They nurture your soil, keep other insects at bay, polinize your flowers, and maintain mother nature's intended balance in every garden.
Introducing beneficial insects to the garden and flower beds has many advantages for the home gardener. These insects will work in your favor by keeping a high level of nutrients in the soil, including nitrogen; while also controlling destructive insects population by preying on them.
Beneficial insects are the most organic and sustainable solution for garden pest control in the long term. You may carefully consider this route for pest control if you are growing plants, fruits, or vegetables for human consumption.
But how can one actually "introduce" beneficial insects to the garden? Most of the time, beneficial insects are native and we just need to make small arrangements to invite them to move into our gardens.
The first thing to do is to observe your garden and determine if it has enough diversity. Companion planting; interspersing vegetables, herbs, and flowers; and insectary plant mixtures are effective ways to foil bad bugs, attract good bugs, and promote pollination.
Insects, like any other being, need water to survive. For them, water can come from nectars as well as raindrops. Water fixtures, like small birdbaths, will not only beautify your garden but also provide precious liquid to beneficial insects and birds. Consider this fix if you live in an area prone to dry spells.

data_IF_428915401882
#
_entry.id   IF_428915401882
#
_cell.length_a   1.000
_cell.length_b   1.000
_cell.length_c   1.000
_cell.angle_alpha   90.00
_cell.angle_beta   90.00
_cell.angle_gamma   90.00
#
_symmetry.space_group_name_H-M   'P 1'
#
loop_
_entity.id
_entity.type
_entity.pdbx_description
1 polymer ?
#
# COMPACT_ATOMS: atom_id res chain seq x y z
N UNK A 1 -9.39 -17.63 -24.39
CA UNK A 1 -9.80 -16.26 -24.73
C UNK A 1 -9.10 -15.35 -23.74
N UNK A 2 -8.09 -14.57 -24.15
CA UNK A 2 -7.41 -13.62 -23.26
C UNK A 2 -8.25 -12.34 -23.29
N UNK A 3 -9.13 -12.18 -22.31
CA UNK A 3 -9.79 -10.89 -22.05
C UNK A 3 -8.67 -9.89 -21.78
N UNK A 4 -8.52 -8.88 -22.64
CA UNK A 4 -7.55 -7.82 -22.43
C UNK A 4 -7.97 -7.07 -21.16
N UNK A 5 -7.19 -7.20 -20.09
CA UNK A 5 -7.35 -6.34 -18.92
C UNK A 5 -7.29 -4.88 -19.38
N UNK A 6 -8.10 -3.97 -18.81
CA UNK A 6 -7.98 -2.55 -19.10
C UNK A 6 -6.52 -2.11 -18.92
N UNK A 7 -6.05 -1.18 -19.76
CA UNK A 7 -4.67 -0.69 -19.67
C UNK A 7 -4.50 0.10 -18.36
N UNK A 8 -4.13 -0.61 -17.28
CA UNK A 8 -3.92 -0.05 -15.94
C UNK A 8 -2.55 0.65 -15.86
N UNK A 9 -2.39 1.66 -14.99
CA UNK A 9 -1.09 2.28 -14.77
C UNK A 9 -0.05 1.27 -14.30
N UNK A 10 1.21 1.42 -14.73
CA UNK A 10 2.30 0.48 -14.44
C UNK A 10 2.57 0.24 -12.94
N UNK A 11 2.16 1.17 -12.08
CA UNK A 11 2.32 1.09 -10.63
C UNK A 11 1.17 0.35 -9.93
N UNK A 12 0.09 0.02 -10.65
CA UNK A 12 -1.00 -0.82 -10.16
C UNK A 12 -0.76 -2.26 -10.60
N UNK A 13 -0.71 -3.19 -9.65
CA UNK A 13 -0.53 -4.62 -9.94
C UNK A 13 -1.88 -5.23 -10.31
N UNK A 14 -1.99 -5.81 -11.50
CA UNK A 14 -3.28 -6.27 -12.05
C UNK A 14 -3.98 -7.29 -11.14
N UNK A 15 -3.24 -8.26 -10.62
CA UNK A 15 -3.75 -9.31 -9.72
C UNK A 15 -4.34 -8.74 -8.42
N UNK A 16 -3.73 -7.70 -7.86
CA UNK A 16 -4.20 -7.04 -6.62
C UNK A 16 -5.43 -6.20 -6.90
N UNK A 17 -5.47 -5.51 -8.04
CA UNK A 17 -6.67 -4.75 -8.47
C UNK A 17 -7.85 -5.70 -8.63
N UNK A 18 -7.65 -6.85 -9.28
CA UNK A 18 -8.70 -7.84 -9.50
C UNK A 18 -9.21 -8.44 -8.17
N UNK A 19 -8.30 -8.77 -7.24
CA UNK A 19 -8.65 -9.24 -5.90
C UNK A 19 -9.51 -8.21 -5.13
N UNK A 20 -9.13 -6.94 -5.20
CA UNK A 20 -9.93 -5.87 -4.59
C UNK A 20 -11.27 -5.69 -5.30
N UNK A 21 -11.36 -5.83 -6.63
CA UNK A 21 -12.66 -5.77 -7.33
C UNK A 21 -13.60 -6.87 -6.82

Managing weeds and properly disposing of the garden debris is also a good practice to attract beneficial insects and reduce the host environments of bad bugs. Decaying matter in the garden is particularly attractive to crawlers and parasites that will not only feed on the decomposing material but will also eventually migrate to greener lands.
Finally, although nobody wants to host garden pests, we must acknowledge they are the food of the beneficial bugs. That's why you will want to maintain a low to medium size population of them in your garden. Otherwise, beneficial insects will move out to other areas with more reliable source of food. But, hey, don't worry about bad bugs population if other beneficial insects are thriving: As always, mother nature will find a way to keep the balance.